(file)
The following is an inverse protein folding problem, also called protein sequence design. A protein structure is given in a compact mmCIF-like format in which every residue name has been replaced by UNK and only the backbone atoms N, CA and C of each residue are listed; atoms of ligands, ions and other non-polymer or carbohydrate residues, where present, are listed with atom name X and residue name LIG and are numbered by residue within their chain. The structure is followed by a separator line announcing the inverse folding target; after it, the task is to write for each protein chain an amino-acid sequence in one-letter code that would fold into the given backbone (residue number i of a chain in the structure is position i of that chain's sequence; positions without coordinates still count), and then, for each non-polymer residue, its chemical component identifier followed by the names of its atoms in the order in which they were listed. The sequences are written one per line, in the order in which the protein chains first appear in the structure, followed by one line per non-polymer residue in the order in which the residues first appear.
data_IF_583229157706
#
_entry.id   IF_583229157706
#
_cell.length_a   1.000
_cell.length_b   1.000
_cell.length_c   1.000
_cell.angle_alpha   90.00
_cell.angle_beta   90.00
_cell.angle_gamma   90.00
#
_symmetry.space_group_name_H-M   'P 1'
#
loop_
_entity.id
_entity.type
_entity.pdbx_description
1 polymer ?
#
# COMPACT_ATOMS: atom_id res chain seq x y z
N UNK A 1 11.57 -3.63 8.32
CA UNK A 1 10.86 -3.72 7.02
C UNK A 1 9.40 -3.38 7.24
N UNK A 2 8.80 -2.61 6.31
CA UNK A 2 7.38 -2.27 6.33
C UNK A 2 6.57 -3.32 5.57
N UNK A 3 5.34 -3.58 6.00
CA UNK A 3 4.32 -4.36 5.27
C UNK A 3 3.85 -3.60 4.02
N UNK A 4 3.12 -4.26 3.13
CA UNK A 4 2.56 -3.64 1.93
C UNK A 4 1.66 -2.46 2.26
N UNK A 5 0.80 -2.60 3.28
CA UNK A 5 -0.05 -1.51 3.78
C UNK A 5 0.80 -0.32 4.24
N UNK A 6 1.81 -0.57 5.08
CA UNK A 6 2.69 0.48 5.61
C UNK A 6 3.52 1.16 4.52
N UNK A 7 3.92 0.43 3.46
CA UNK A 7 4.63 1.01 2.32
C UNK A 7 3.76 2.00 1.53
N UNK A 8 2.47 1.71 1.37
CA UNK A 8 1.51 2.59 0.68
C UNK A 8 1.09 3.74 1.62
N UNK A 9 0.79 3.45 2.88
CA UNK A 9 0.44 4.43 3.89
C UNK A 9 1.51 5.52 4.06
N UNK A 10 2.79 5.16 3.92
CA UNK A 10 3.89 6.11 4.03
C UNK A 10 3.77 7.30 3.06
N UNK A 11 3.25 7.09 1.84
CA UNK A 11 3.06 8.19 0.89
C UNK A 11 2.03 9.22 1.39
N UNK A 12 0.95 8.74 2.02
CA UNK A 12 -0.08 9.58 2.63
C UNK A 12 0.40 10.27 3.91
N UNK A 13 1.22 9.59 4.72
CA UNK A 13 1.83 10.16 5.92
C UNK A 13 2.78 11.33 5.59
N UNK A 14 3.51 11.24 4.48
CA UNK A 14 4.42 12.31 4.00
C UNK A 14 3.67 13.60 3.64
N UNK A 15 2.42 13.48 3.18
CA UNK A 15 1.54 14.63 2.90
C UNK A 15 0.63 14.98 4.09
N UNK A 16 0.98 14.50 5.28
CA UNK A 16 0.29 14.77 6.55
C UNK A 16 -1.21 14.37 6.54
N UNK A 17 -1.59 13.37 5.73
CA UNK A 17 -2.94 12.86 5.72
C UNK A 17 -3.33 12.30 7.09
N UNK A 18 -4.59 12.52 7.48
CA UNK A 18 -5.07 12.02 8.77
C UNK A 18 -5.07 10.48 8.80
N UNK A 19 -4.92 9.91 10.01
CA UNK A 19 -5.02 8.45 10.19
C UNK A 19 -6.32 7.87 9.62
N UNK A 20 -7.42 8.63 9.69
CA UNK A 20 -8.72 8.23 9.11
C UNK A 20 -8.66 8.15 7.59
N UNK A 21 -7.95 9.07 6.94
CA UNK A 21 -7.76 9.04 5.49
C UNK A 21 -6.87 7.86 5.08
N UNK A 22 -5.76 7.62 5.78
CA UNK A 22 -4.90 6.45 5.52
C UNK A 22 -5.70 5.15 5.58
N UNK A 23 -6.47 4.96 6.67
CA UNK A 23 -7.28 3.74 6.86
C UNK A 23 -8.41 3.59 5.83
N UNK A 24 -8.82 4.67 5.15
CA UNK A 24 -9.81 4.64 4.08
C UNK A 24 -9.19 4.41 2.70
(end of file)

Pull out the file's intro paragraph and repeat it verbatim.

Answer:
The following is an inverse protein folding problem, also called protein sequence design. A protein structure is given in a compact mmCIF-like format in which every residue name has been replaced by UNK and only the backbone atoms N, CA and C of each residue are listed; atoms of ligands, ions and other non-polymer or carbohydrate residues, where present, are listed with atom name X and residue name LIG and are numbered by residue within their chain. The structure is followed by a separator line announcing the inverse folding target; after it, the task is to write for each protein chain an amino-acid sequence in one-letter code that would fold into the given backbone (residue number i of a chain in the structure is position i of that chain's sequence; positions without coordinates still count), and then, for each non-polymer residue, its chemical component identifier followed by the names of its atoms in the order in which they were listed. The sequences are written one per line, in the order in which the protein chains first appear in the structure, followed by one line per non-polymer residue in the order in which the residues first appear.